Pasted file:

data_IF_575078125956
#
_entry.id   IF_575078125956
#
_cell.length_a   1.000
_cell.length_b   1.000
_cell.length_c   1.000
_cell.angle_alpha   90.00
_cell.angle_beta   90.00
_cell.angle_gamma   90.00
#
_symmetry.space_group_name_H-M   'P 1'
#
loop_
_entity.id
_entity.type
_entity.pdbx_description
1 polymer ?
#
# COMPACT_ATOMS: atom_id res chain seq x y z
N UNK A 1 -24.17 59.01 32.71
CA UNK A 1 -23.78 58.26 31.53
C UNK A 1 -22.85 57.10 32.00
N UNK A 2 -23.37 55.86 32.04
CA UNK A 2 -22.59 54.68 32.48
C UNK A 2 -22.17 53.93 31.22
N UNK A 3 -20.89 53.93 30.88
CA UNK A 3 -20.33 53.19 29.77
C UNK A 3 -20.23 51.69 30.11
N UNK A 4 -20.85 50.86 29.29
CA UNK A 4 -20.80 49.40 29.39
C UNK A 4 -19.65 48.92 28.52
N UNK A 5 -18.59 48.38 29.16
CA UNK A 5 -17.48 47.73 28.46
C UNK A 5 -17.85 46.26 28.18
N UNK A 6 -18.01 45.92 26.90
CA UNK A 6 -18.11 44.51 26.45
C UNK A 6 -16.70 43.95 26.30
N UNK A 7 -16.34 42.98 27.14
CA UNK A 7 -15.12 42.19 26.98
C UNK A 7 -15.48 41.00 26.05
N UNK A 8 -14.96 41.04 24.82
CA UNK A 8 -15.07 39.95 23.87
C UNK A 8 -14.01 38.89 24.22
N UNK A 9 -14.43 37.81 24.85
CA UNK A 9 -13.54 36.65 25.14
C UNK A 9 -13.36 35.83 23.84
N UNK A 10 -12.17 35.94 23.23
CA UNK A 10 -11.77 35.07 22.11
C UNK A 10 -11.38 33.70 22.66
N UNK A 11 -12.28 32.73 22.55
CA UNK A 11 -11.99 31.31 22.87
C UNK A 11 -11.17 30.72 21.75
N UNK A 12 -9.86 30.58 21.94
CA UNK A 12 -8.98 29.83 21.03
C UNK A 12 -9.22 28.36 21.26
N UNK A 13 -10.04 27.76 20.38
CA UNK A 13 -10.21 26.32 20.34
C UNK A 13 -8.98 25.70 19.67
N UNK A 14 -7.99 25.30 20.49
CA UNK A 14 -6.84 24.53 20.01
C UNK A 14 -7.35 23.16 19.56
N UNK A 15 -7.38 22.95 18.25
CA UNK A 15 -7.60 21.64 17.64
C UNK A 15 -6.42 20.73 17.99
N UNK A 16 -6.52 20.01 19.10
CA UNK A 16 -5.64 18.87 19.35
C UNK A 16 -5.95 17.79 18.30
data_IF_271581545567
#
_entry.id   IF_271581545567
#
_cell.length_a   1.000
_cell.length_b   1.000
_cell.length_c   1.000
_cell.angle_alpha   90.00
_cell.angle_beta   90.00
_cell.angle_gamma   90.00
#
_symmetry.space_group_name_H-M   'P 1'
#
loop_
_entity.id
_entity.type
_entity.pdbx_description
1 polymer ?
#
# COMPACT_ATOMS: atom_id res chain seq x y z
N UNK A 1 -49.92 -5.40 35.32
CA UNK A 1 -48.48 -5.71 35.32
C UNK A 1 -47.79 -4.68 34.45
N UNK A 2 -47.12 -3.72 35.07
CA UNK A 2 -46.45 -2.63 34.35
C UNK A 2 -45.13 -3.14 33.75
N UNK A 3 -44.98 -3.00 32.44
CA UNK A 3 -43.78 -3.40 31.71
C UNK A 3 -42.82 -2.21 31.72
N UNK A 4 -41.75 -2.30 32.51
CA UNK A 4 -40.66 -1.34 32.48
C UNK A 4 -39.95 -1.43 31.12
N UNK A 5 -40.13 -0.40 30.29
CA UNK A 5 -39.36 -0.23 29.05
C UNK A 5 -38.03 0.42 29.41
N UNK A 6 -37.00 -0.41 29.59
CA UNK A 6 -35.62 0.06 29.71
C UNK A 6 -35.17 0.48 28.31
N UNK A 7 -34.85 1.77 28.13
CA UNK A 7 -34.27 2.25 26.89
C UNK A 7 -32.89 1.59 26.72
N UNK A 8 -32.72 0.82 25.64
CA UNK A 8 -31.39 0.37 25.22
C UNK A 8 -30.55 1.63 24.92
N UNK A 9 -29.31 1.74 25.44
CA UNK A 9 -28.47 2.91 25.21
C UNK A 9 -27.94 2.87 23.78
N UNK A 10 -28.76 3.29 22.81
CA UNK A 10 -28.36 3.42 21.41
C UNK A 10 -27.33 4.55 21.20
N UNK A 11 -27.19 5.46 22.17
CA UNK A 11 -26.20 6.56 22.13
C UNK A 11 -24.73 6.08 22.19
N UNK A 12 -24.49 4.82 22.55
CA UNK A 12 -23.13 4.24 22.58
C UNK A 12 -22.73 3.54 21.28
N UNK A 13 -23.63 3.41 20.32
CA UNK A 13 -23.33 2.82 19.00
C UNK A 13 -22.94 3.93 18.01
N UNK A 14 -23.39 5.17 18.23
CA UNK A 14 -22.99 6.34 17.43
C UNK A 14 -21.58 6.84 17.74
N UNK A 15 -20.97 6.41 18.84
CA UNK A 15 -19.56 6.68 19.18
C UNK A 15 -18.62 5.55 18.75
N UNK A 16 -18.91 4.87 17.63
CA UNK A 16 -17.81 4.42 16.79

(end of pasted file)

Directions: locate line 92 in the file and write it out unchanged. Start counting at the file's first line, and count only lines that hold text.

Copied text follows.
N UNK A 2 -47.12 -3.72 35.07